Computer Chess Club Archives




Subject: Re: Stop whining and vote with your pocketbook + 2 suggestions

Author: Lawrence S. Tamarkin

Date: 17:41:52 02/22/99

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I see absolutely no dissagreement in our point of view; I leave it to you (and
every one else who wants a program like HIARCS DOS (insert any other's), at
$99.95 to buy its wonderful quality.  And the rest of us to buy the Windows
programs like Fritz5, Junior, and Nimzo for $48.95. (Again, insert any other's
as examples).  I have absolutely no problem with that, and in your reply I see
no dissagreement about that.  Sorry if I seem to be repeating myself.  And here
is a typical language problem, I didn't think I was being 'a bit fresh', I
orriginally wrote that I was posting my opinion at the risk of being a bit rude.
 Maybe the same thing, but shouldn't I be quoted correctly, and be credited for
admitting that from the start?  And why are you saying that I am, 'at the very
least to demand such an analysis from a software manufacturer.' - I posted here
for anyone to give their opinion about this issue.  I was not demanding anything
from anybody. (other than their opinion, which I was NOT demanding, only
requesting).  Oh well, I guess we are all just taking ourselfs a little too

So if posting ones opinion is too rude (fresh), for you, than I appoligize for
doing so.  I have noticed on this forum of late that many of the people here are
taking all this stuff too seriously (at least from my point of wiew - Gee, have
I qualified that enough?).  While I am not exactly going to quit this forum, I
will plan on posting mostly on, or
for now on.  We should all lighten up...

mrslug - the inkompetent chess software addict!

On February 22, 1999 at 16:40:23, Dann Corbit wrote:

>On February 22, 1999 at 16:17:55, Lawrence S. Tamarkin wrote:
>>I'm affraid that the surly crowd is always there, waiting quietly in the
>>backround, no matter what.  That surly crowd can curse you, but also they are
>>your best supporters. So companies know their audience, and I immagine, live
>>with their opinions.
>>I'm not going to get all caught up in complaining about the higher cost of
>>Hiarcs, (or other programs), but neither do I see it wrong in asking why that is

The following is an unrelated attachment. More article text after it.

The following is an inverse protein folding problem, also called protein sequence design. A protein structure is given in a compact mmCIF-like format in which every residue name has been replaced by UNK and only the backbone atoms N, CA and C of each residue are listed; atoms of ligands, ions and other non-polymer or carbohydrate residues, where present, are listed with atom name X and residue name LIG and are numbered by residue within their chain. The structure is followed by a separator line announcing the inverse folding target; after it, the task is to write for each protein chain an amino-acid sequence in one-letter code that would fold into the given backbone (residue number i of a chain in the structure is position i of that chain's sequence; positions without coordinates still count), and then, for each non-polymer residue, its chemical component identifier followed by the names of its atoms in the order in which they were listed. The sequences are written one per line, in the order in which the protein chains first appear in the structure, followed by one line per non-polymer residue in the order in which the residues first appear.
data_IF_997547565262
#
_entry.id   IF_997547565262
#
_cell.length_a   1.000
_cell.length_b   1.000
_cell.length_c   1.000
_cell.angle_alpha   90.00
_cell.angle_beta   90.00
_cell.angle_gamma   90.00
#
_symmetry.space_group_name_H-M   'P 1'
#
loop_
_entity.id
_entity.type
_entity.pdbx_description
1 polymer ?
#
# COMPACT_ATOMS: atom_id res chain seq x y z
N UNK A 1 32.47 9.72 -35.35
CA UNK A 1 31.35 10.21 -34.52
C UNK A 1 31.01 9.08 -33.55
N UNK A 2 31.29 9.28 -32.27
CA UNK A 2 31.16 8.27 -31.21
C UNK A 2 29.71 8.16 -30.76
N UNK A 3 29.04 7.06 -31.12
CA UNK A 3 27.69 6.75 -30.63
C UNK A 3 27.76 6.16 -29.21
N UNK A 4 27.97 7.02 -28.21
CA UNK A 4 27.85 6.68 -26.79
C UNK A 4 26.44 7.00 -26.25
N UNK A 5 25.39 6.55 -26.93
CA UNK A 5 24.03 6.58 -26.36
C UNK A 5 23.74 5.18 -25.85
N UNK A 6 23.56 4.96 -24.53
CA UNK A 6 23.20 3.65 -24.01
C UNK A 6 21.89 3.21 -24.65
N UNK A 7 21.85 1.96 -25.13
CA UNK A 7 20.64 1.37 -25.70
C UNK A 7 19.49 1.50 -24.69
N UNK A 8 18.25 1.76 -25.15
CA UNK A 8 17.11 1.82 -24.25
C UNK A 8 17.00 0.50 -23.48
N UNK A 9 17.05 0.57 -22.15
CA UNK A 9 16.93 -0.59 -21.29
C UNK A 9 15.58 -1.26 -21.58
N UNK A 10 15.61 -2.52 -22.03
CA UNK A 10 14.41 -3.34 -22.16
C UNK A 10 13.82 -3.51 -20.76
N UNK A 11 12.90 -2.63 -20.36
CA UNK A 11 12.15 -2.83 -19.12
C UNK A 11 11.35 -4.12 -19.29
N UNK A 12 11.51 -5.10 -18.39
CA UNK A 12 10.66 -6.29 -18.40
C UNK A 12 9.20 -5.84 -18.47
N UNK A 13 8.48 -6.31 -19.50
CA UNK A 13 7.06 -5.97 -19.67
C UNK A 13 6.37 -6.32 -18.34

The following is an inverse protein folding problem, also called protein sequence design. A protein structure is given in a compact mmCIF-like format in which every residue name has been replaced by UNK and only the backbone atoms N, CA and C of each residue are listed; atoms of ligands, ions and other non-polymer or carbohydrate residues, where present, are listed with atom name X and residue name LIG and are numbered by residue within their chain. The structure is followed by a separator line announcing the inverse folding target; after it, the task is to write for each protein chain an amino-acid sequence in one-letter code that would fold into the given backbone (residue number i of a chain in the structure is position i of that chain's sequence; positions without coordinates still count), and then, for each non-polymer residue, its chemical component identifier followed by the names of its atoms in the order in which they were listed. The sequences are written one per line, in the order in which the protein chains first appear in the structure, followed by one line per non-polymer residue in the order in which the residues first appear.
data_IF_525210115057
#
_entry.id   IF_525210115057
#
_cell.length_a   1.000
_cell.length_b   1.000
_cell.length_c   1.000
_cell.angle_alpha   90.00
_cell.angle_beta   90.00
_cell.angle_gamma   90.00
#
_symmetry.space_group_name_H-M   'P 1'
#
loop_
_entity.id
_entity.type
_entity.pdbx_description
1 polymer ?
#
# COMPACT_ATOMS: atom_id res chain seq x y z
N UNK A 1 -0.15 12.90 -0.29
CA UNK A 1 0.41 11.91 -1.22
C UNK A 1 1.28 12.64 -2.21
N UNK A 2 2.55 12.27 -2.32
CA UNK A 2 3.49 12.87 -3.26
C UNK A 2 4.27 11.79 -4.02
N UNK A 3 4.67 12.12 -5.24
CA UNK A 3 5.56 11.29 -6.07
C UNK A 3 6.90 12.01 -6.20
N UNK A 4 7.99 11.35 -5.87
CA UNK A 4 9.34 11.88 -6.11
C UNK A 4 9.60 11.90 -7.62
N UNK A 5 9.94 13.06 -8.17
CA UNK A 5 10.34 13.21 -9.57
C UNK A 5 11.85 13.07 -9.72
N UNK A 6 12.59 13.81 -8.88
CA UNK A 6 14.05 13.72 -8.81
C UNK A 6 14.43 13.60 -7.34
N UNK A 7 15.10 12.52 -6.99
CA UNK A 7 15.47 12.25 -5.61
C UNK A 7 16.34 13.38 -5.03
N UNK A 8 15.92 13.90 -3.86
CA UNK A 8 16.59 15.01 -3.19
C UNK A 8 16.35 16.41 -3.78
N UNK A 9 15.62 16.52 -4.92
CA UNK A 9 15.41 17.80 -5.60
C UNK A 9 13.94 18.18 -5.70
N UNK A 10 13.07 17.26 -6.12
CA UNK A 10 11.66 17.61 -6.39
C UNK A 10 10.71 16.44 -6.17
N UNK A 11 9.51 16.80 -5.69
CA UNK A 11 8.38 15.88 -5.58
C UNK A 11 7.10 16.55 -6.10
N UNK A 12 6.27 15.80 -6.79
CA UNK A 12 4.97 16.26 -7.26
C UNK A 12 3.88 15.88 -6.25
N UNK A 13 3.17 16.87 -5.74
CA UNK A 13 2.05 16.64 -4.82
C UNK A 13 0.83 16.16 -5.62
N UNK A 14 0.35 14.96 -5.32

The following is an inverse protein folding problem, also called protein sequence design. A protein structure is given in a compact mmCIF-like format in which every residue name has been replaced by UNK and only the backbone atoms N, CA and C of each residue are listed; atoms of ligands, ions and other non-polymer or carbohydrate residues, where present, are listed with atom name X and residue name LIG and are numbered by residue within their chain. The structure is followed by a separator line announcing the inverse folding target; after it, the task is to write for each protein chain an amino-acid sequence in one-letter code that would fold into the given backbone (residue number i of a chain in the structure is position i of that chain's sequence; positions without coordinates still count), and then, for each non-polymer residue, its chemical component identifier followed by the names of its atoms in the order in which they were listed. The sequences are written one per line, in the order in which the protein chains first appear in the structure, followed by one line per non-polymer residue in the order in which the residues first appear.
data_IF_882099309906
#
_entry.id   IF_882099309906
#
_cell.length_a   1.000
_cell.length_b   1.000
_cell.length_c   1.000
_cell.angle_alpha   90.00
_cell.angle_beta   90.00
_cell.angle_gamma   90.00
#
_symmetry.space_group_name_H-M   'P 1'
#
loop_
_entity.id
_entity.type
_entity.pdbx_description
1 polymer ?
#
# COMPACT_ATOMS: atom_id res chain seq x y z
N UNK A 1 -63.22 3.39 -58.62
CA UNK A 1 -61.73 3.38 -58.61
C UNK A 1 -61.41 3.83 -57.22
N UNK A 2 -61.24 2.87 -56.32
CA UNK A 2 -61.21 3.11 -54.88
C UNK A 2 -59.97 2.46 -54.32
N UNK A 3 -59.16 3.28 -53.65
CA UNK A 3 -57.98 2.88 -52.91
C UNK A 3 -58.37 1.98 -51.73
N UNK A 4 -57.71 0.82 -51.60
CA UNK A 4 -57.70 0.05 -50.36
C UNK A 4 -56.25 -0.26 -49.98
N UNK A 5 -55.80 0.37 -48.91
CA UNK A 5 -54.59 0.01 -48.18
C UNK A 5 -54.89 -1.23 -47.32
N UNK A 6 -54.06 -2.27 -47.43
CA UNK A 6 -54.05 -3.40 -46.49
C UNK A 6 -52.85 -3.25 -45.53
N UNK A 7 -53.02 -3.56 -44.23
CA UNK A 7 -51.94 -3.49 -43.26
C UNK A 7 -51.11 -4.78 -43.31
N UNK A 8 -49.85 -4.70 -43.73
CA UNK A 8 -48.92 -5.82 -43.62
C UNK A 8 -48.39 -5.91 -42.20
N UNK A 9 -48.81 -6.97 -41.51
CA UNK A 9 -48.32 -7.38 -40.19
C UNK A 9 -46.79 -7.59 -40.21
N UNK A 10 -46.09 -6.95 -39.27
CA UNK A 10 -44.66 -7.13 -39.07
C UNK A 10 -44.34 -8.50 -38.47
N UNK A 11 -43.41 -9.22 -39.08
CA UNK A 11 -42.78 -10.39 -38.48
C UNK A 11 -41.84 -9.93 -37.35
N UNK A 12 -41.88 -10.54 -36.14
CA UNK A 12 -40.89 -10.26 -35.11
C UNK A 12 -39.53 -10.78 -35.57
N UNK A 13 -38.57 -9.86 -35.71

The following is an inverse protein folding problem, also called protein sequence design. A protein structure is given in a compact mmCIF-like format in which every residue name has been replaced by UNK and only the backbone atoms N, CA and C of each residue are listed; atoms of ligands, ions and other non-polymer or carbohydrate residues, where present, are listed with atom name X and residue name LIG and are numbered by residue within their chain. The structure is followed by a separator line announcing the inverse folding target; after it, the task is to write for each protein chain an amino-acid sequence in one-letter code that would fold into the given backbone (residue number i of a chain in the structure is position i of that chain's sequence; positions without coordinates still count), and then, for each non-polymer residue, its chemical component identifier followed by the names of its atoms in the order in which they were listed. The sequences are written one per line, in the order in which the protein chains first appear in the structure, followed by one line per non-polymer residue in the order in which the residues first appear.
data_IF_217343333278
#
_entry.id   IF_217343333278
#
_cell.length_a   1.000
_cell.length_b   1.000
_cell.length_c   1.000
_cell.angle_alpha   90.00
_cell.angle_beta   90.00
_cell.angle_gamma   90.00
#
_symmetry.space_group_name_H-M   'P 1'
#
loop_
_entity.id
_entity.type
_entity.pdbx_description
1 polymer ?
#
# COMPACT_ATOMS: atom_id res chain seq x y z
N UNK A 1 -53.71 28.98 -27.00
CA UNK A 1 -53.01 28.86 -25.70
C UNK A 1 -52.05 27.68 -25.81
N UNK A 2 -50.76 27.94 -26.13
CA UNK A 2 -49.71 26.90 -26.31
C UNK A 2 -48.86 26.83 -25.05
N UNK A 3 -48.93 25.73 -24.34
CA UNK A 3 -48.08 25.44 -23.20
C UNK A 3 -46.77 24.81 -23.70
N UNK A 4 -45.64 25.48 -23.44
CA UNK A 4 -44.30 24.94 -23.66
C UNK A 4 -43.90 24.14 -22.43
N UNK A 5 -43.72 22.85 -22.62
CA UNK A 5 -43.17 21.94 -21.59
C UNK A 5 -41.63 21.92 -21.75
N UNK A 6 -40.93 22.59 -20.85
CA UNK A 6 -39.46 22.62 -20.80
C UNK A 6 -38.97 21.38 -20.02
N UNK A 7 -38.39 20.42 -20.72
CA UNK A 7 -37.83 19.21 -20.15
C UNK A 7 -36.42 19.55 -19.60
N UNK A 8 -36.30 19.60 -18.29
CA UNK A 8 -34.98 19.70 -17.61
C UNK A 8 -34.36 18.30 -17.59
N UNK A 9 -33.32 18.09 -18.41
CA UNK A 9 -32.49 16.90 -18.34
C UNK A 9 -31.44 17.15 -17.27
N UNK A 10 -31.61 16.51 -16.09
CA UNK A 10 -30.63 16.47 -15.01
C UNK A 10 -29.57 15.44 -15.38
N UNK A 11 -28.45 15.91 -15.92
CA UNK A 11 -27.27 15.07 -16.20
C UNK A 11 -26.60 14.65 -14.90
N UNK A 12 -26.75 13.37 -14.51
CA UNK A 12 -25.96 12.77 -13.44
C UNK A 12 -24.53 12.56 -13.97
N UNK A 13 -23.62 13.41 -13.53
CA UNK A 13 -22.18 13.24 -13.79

>>so.  And I resent the poster(s), who imply that it is whining to discuss price
>>on as an important facter in selecting one's chess programs.  This is ON TOPIC,
>>(within the charter of the Computer Chess Club, as I understand it), and this is
>>the Computer Chess Club, is it not?
>I do not disagree at all.  But I think it is strange to ask the manufacturer's
>to cost justify.  That's why I said "Vote with your pocketbook."  If you think
>the price is too high, buy something else.
>>I bought Bookup8 and Hiarcs 2.1 a few years ago when this business of companies
>>claiming 'My program can Kick your program in the but' advertising was just
>>starting, and I have bought into this like the Software addict! that I am.  But
>>even a chess software addict! such as myself can resist the temptation to get
>>EVERY SINGLE DIFFERENT ONE (and upgrades), when there is so much competition for
>>my strained buck...
>Consumers may imagine that they benefit most when prices drop.  This is not
>true.  Additional profit from a sale can (and will) be used to create a superior
>product on the next go-round.  If all chess programs sold for the media cost
>plus one dollar, there would be no development and chess programs would
>stagnate.  All small innovators would be immediately driven out of the market.
>Be careful what you ask for.  You might just get your wish.
>If all chess programs become cheap commodities, you will get cheap commodities
>as chess programs.  That does not take a brilliant mind to figure out.  I think
>it absurd that a program developed for a very tiny market should be considered
>overpriced when selling for under $200.  And if one product is too dear for you
>then buy a different one.  That's voting with your pocket book.  But if you pay
>less you will get less.  Does that surprise anyone?
>Supply and demand.  If a product is excellent enough, it will increase demand
>which will raise price.  If the product becomes popular enough, it will at the very least to demand such an analysis
>from a software manufacturer.
>the production and reduce price.  Finding a balance is a very difficult business
>problem.  I think it 'a bit fresh'

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